Charismatic huckster, arch self-promoter or fugitive? John McAfee, the tech millionaire who fled Belize after the murder of his neighbour, eludes easy descriptions.
Smuggling himself across the border from Belize to Guatemala, Mr McAfee said he had evaded capture by dying his hair and beard, and puffing up his face by filling his mouth with chewing gum.
He claims he is being persecuted by the authorities and says that he has nothing to do with the death of his neighbour, Florida businessman Gregory Faull.
"Now that I'm here I can speak freely. I can speak openly," he told reporters in Guatemala City, saying that he would expose corruption in Belize's government.
Belize Prime Minister Dean Barrow had a more prosaic explanation: "I don't want to be unkind to the gentleman, but I believe he is extremely paranoid, even bonkers."
Belize police named him a "person of interest" in the murder, and Guatemalan police have now arrested him and said they would seek to send him back.
His exit from Belize was hardly low profile. He fled with two journalists from Vice magazine who accidentally informed the world of his exact whereabouts by posting an image with GPS co-ordinates embedded in it.
It is a far cry from the early 1990s, when Mr McAfee was at the height of his powers in Silicon Valley.
He was hailed as one of a new generation of tech pioneers after he hit on the novel idea of giving away his software, recouping the money by charging companies a licensing fee.
McAfee Associates, the firm he founded, was one of the industry's hottest properties and he was widely regarded as a leading anti-virus expert.
But his fall, when it came, was spectacular.
In early 1992 he declared on US television that a computer virus called Michelangelo was about to cause havoc on PCs around the world. His software became a market leader almost overnight. But his doom-laden prophecies proved unfounded and he was ultimately forced out of the company.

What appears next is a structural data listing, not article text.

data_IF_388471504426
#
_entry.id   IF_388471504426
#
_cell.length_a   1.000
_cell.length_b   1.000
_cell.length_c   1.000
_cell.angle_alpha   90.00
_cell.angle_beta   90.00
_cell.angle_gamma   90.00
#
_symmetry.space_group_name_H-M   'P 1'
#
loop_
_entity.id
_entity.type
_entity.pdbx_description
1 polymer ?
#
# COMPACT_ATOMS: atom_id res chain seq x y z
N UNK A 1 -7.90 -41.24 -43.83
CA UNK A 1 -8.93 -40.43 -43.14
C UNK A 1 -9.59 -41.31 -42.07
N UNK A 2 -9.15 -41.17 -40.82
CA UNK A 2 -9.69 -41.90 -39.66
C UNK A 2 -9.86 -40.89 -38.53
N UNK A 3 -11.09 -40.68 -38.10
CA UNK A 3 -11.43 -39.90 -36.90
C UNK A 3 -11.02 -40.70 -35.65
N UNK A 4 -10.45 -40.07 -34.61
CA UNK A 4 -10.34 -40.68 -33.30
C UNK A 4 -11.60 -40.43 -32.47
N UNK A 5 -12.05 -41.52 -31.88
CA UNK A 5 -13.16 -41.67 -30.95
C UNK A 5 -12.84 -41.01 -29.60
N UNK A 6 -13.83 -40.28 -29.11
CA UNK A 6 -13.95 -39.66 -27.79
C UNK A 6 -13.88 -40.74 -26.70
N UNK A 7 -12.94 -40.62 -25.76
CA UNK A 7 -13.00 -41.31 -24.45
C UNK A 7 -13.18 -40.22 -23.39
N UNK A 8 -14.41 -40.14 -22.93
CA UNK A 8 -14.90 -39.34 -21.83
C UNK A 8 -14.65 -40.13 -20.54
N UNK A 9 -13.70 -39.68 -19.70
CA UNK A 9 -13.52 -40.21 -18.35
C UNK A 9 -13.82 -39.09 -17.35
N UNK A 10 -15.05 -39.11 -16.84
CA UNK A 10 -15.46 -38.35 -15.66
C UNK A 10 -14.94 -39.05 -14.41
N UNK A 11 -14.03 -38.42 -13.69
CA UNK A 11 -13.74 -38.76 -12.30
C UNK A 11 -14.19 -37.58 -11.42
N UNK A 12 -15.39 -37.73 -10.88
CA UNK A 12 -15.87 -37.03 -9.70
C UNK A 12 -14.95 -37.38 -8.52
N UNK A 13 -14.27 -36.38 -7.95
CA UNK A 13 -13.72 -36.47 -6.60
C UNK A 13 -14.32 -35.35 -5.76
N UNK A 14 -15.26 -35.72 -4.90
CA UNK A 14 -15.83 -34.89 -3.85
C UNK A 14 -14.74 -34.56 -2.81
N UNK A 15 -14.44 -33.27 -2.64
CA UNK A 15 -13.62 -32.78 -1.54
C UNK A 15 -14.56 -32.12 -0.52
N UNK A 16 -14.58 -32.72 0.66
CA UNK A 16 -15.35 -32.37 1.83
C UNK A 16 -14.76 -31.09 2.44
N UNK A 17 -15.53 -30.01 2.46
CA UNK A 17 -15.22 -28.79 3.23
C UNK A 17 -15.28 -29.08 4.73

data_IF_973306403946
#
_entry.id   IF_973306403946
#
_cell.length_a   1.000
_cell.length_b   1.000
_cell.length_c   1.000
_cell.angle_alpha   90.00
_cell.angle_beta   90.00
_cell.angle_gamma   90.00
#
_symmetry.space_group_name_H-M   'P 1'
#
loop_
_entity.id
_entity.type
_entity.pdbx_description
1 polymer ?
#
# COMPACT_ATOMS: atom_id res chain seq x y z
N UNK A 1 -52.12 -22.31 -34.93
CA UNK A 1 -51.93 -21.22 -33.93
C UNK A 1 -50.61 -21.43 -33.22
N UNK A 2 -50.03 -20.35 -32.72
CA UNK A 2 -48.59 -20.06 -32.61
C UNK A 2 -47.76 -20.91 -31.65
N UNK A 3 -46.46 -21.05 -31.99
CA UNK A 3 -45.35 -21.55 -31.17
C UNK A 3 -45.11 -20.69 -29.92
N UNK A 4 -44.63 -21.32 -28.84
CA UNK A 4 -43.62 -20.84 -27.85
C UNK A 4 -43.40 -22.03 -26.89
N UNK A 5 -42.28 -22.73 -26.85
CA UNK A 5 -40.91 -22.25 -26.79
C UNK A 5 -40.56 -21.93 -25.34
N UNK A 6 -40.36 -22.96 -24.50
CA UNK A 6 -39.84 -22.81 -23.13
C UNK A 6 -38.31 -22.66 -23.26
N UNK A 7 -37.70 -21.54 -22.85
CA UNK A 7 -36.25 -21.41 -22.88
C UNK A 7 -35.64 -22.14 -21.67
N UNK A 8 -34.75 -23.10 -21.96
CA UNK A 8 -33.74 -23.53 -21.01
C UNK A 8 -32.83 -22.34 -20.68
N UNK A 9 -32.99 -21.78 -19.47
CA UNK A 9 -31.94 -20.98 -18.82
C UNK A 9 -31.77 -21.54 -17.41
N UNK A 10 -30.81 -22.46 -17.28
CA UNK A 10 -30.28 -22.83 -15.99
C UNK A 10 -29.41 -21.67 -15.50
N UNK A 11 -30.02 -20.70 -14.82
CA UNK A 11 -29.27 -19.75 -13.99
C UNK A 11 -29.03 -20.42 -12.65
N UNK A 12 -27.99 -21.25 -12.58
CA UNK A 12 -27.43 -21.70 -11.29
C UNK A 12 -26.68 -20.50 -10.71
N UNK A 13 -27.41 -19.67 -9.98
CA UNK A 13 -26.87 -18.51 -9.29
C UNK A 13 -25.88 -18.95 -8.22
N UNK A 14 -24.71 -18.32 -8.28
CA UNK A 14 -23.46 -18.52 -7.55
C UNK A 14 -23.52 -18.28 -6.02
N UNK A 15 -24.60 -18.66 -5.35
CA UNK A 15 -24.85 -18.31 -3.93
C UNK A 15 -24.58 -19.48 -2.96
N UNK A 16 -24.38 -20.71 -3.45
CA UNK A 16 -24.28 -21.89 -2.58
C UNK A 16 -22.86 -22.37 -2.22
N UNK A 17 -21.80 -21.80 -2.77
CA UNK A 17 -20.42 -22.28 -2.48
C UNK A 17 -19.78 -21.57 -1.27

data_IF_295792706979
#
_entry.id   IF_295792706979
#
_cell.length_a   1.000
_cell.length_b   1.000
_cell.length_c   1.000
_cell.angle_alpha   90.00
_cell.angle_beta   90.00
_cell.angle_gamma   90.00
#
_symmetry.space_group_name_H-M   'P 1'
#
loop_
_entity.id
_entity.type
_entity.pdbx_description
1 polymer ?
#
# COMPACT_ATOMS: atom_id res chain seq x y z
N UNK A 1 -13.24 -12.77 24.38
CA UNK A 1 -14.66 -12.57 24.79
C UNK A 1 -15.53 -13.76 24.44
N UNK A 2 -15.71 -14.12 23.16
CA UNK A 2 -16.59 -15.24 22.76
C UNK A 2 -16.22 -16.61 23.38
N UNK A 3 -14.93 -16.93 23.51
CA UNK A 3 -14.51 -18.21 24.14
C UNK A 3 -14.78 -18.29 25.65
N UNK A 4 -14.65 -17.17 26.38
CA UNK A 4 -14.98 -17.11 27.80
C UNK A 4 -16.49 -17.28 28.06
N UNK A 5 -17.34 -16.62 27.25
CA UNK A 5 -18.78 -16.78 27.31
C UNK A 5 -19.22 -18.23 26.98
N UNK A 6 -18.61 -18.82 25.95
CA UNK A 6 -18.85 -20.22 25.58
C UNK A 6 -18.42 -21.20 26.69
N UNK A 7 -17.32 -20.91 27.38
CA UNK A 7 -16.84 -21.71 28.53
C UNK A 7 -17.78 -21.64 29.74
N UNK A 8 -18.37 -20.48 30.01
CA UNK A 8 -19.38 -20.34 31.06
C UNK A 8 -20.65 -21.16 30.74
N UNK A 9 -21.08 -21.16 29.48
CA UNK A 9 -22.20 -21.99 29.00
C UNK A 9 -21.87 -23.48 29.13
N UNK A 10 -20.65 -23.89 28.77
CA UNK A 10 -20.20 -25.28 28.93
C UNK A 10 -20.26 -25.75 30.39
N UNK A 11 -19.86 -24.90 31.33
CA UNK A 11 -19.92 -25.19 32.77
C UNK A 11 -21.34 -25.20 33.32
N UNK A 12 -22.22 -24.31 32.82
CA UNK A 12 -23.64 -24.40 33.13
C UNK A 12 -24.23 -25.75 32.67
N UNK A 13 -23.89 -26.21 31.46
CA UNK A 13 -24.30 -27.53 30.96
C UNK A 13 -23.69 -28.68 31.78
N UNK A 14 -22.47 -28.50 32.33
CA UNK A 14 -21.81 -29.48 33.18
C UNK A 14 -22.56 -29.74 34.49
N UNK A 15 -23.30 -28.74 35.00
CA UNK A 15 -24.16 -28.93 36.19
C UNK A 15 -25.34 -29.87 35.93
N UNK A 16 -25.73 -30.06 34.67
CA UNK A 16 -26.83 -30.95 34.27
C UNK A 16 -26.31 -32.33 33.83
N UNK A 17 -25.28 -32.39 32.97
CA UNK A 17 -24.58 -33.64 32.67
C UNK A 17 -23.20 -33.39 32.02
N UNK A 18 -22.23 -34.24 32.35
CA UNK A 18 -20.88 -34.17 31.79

"I don't think he can be regarded as a major player in terms of the software he developed," says computer security expert Alan Woodward.
"He was certainly a good businessman at the time, though."
Belize's 'John Wayne'
He pocketed $100m (£60m) from the sale of his stake in the company but did not re-emerge into the media spotlight until 2004, when he announced a huge investment in a desert air-strip that he intended to use to popularise an obscure pastime known as "aerotrekking".
The sport involved flying small planes very low over the desert. It was incredibly dangerous and failed to catch on. After the 2008 financial crash, he claimed to have only $4m left, and moved to Central America.
The 67-year-old took up residence in a village called Carmelita in northern Belize and launched a series of expensive and often bizarre projects, including an attempt to synthesise antibiotics from jungle plants.
Joshua Davis, a journalist for Wired magazine who has spent the past six months researching his book John McAfee's Last Stand, says Mr McAfee came to believe Carmelita was the centre of the drugs trade and regarded himself as being on a mission to clean it up.
"He built a jail in the village, surrounded himself with armed guards and started acting like John Wayne... He never told the villagers what he was doing, and the authorities believed he was acting like a narco-trafficker," says Davis.
In late April more than 40 officers from the Gang Suppression Unit (GSU) raided his home, arrested him and seized guns and chemical-processing equipment.
The guns were licensed, no drugs were found, and he was not charged with any offence. But he did not return to the village house, and instead left to live by the beach on Ambergris Caye.
Shotguns and girls
The raid sparked renewed interest in Mr McAfee, and a steady stream of news reports and blog posts emerged with pictures showing him as tanned and tattooed, often brandishing pump-action shotguns surrounded by young women.
He appeared to enjoy the limelight, and seemed to play up to his burgeoning reputation as a paranoid expat living on the margins of society.
Davis, who interviewed Mr McAfee several times, believes his reaction to being questioned over the death of his neighbour is consistent with his behaviour throughout this period.
"He is an extremely paranoid person and he has been very fearful of the GSU. There is an explanation whereby he didn't kill Faull, but because of his paranoia he is acting in a very crazy way," Davis says.
Now under arrest in Guatemala, the only aspect of Mr McAfee's future that seems clear is that he will not be settling down to enjoy a quiet retirement.
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